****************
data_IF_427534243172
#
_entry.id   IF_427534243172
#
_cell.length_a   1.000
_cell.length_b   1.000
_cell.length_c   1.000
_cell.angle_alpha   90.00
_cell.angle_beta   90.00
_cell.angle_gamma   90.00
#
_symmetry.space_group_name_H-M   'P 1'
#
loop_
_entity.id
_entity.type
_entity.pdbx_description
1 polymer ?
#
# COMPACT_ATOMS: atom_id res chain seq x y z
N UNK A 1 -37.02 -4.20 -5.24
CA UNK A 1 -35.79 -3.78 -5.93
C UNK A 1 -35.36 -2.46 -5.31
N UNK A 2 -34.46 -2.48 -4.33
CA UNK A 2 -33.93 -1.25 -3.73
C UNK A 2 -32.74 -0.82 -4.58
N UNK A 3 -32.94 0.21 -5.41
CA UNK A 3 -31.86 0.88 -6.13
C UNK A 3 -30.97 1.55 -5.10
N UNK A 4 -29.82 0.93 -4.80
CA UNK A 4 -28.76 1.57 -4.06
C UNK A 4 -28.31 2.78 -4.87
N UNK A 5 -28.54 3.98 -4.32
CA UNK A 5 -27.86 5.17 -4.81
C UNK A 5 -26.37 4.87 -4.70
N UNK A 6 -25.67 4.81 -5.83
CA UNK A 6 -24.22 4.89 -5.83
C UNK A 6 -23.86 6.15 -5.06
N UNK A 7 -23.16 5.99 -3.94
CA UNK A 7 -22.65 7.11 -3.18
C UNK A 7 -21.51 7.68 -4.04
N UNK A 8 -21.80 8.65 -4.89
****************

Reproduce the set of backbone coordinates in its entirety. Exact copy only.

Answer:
data_IF_427534243172
#
_entry.id   IF_427534243172
#
_cell.length_a   1.000
_cell.length_b   1.000
_cell.length_c   1.000
_cell.angle_alpha   90.00
_cell.angle_beta   90.00
_cell.angle_gamma   90.00
#
_symmetry.space_group_name_H-M   'P 1'
#
loop_
_entity.id
_entity.type
_entity.pdbx_description
1 polymer ?
#
# COMPACT_ATOMS: atom_id res chain seq x y z
N UNK A 1 -37.02 -4.20 -5.24
CA UNK A 1 -35.79 -3.78 -5.93
C UNK A 1 -35.36 -2.46 -5.31
N UNK A 2 -34.46 -2.48 -4.33
CA UNK A 2 -33.93 -1.25 -3.73
C UNK A 2 -32.74 -0.82 -4.58
N UNK A 3 -32.94 0.21 -5.41
CA UNK A 3 -31.86 0.88 -6.13
C UNK A 3 -30.97 1.55 -5.10
N UNK A 4 -29.82 0.93 -4.80
CA UNK A 4 -28.76 1.57 -4.06
C UNK A 4 -28.31 2.78 -4.87
N UNK A 5 -28.54 3.98 -4.32
CA UNK A 5 -27.86 5.17 -4.81
C UNK A 5 -26.37 4.87 -4.70
N UNK A 6 -25.67 4.81 -5.83
CA UNK A 6 -24.22 4.89 -5.83
C UNK A 6 -23.86 6.15 -5.06
N UNK A 7 -23.16 5.99 -3.94
CA UNK A 7 -22.65 7.11 -3.18
C UNK A 7 -21.51 7.68 -4.04
N UNK A 8 -21.80 8.65 -4.89